Within the federal government, pay and hiring freezes are likely. We can also expect efforts to make it easier to fire executives and other employees modeled on recent changes in Veterans Affairs. But there is also the possibility of the most serious full-frontal assault on the civil service system since its creation. Significant changes to the civil service system have been stymied by public sector unions rather than broad public support. The civil service is therefore more vulnerable to unified Republican control than other aspects of the policy status quo that feature broad public support, such as Social Security. Trump may take a leaf from Wisconsin and other states, and pass laws that would make it difficult for such unions to operate. From a political perspective, this would have the advantage of weakening a political enemy. From a practical perspective, it would weaken a system of governing that has worked quite well for the U.S. given the political antagonism it faces. We may witness a vast experiment about whether a highly politicized state that rapidly loses institutional capacity can still function.

One lesson from the study of government reform agendas is that the formal agenda is only a partial picture of the actual agenda. For example, the George W. Bush administration’s President’s Management Agenda outlined a series of good government reforms, but the lasting management change was arguably the enormous growth of a largely private homeland security apparatus, the blueprint for which was never presented as a formal management reform. Public administration scholars will have to closely monitor the shape of actual governmental changes that take place during the Trump years. One area to watch will be contracting.

Contracting and Accountability

Privatization and public-private partnerships will expand, with particular relevance for some sectors. For example, the stock of private prison companies that were out of favor with Obama shot up as Trump’s election became more likely. What is crucial in these areas, both for scholarship and citizens, is that public accountability accompany public dollars. Betsey DeVos is acclaimed among conservatives for her championing private schools in Michigan. But the record in Michigan is viewed among fair-minded researchers on school choice as a disaster, because those given public resources were not held accountable for failure

In an administration where the President has a business empire, and is in the habit of opining about the fairness of particular contracts, there is a potential for a connection between political criticism, money, and federal contracts. Shortly after representatives of Boeing criticized Trump’s trade policy, Trump tweeted falsely about the costs for a federal contract awarded to Boeing. Soon after, Boeing announced a $1 million contribution to the costs of Trump’s inauguration. Soon after that, Mr. Trump tweeted that he would consider Boeing to replace Lockheed Martin’s expensive F-35 program.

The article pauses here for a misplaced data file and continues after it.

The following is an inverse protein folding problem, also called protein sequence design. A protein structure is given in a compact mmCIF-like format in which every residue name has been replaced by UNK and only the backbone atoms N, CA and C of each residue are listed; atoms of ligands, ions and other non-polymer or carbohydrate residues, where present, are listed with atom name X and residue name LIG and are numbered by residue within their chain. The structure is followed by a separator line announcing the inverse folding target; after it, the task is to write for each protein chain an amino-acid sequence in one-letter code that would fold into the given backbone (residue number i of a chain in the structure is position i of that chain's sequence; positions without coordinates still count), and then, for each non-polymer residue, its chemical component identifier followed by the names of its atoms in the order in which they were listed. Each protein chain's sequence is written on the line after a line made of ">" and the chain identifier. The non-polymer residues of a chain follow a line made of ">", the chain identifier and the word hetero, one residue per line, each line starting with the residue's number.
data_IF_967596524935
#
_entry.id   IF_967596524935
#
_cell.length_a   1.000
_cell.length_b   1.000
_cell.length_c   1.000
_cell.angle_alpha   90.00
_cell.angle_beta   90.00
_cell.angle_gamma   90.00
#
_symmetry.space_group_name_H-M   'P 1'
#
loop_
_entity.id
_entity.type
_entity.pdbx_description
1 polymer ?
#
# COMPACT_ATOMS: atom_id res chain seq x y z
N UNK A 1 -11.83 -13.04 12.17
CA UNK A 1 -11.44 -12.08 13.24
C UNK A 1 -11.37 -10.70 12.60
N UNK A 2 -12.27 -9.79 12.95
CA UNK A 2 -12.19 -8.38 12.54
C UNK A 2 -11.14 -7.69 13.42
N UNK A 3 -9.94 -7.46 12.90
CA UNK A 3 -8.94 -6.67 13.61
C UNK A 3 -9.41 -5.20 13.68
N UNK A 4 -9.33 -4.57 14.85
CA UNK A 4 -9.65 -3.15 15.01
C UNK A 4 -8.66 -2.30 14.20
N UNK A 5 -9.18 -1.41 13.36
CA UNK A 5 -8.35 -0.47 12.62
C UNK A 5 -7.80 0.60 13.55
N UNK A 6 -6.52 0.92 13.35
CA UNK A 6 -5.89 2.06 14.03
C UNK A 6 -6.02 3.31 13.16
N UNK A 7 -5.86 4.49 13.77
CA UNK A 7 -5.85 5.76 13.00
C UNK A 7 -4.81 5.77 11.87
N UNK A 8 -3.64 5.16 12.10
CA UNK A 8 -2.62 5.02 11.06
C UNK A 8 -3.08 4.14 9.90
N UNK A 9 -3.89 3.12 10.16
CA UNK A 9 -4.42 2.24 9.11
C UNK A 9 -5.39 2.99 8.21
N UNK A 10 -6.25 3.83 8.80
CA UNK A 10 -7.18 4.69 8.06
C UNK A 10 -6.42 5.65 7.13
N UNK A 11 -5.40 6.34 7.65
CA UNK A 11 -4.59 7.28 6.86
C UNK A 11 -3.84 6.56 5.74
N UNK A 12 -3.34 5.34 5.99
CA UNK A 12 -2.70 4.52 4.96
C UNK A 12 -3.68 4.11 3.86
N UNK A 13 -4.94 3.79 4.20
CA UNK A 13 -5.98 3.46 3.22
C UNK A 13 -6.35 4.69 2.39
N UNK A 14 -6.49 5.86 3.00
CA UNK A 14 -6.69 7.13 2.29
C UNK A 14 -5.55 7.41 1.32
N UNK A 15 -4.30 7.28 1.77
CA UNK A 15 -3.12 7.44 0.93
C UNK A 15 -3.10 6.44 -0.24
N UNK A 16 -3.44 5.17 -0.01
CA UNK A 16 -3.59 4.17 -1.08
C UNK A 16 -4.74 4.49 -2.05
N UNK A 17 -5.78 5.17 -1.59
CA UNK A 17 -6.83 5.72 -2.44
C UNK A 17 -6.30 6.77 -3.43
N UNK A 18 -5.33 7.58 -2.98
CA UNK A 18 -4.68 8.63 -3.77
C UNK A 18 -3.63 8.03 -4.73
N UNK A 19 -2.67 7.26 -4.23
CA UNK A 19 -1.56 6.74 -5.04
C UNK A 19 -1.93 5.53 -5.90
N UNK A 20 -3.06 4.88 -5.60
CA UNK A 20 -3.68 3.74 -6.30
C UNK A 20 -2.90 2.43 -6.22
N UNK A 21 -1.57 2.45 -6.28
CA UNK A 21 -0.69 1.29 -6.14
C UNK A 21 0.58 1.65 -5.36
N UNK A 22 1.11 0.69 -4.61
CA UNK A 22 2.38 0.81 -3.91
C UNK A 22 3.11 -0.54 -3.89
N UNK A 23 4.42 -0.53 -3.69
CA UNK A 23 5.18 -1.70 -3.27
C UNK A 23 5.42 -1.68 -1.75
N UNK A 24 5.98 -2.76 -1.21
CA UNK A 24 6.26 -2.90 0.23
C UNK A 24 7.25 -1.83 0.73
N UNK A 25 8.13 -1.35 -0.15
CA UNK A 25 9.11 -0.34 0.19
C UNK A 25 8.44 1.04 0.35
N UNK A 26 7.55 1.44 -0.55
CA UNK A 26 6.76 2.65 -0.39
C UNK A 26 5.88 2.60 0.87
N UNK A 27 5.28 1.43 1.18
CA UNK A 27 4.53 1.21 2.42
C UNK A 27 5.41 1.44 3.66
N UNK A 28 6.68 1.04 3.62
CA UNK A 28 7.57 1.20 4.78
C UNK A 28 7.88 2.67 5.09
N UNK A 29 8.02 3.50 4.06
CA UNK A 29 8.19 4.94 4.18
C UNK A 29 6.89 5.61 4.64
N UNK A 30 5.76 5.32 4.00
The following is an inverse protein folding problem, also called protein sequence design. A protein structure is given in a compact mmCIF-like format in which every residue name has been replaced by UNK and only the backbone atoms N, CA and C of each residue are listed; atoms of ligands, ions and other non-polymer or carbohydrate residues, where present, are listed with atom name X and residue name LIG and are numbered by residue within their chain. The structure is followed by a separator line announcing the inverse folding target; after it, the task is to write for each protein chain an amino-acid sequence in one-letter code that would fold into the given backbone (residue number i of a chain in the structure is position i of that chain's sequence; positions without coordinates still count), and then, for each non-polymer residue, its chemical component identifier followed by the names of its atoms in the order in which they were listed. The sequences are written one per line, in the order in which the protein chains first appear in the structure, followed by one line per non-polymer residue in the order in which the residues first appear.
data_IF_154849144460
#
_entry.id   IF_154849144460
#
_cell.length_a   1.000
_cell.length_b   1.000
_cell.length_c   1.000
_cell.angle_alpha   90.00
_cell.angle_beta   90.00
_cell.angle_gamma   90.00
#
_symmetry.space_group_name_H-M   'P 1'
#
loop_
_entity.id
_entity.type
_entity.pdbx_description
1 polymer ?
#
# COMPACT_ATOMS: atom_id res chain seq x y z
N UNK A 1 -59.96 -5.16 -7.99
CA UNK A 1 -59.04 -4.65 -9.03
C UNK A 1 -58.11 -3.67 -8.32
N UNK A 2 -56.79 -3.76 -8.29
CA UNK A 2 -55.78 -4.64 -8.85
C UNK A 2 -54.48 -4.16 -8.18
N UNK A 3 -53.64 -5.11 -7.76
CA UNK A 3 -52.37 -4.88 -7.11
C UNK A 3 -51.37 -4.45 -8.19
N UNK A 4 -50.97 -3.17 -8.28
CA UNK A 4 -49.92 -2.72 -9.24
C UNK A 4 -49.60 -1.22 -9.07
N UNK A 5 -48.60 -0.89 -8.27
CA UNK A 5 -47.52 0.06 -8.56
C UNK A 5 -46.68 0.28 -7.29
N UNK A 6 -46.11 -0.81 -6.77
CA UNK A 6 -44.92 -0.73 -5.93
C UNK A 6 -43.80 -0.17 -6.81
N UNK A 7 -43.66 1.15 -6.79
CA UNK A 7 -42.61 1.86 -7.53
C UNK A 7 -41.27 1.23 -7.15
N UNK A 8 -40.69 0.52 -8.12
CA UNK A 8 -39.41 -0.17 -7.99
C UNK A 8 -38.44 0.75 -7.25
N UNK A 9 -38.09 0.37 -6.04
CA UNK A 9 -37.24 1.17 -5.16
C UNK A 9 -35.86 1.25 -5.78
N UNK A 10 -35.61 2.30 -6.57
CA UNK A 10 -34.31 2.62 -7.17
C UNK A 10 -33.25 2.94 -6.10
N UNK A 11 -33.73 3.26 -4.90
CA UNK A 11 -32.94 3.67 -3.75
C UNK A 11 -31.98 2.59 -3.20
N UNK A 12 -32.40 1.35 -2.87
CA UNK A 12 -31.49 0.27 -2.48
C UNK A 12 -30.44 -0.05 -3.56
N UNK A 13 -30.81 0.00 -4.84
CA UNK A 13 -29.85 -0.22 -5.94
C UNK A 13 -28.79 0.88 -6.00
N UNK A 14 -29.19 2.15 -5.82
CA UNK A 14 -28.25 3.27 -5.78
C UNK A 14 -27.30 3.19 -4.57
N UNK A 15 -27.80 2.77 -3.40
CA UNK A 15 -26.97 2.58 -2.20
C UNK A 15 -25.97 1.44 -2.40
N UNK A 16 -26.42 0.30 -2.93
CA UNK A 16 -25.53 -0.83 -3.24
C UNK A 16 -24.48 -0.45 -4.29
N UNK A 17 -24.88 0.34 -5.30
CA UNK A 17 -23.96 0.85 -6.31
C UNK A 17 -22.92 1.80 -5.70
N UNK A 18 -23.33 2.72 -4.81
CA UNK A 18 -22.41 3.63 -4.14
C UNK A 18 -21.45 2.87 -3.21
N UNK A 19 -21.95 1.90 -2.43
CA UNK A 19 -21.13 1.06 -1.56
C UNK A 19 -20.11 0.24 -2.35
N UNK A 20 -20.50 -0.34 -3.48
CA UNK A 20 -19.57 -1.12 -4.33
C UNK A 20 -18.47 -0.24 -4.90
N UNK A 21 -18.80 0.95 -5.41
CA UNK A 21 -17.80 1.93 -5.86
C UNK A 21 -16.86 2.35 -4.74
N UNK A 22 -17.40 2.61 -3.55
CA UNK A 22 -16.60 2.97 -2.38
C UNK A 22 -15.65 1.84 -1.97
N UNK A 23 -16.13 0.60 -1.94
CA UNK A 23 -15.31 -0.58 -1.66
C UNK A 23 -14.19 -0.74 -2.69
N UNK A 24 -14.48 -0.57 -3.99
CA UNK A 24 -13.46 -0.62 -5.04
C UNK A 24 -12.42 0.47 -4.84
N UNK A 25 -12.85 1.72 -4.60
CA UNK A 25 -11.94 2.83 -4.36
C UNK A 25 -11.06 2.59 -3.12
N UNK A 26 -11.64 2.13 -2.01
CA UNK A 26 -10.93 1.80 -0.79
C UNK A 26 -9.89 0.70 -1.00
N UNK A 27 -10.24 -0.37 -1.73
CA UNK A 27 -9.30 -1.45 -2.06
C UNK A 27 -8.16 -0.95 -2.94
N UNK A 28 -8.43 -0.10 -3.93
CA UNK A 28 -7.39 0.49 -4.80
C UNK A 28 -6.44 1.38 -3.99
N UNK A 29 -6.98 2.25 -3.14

Public administration scholars have largely not attended to the political contexts that give rise to contracts and the possibility that such contracts are dependent on contractors offering political or financial support for the incumbent. But it will be increasingly difficult to ignore this context in the coming years.

From Organizational Theory to Policy

If there is to be a deep restructuring of the U.S. state, our ability to understand it demands policy specialization. This is, by and large, too much of a rarity in our field. We define ourselves as specialists by the theory or variable we study (“I study networks” or “performance”) but at the cost of developing expertise in the nuts and bolts of policy specifics. For example, if we are to study the implications of changes to the Affordable Care Act, this could mean understanding how different states will make use of Medicaid block grant dollars. Theories still matter—I will be investing more energy into using administrative burdens as a framework to understand how citizens manage a more marketized health system—but they can best demonstrate their relevance in the context of actual policy changes.

The State and Its Citizens

What does the public make of all of this? Trump appealed to an unhappy public by promising to clean up government and #DrainTheSwamp. But this promise is not new. Since Nixon all successful candidates for President have run on some (milder) version of Trump’s outrage, presenting themselves as government outsiders who would shake up Washington—the exception was George H.W. Bush, whose long honorable career of public service made such a claim unpersuasive, a political problem that Hillary Clinton could sympathize with. The promise of the outsider has reached a nadir with Trump, but two generations of outsider Presidents have done nothing either to quell public dissatisfaction with government or to make outsider status any less attractive. But what happens when the swamp remains undrained? Can public trust in government sink even lower? Surely this is possible if indeed organizations starved or resources and leadership start to perform worse; it becomes probable if the incoming President, his family, and inner circle have obvious conflicts of interest that fuel stories of corruption. But Trump as a candidate has shown himself to be immune to the traditional laws of politics, effortlessly able to trigger motivated reasoning among a polarized electorate. As President, with the full power of the federal government behind him, he may recast U.S. governance in a similarly dramatic fashion.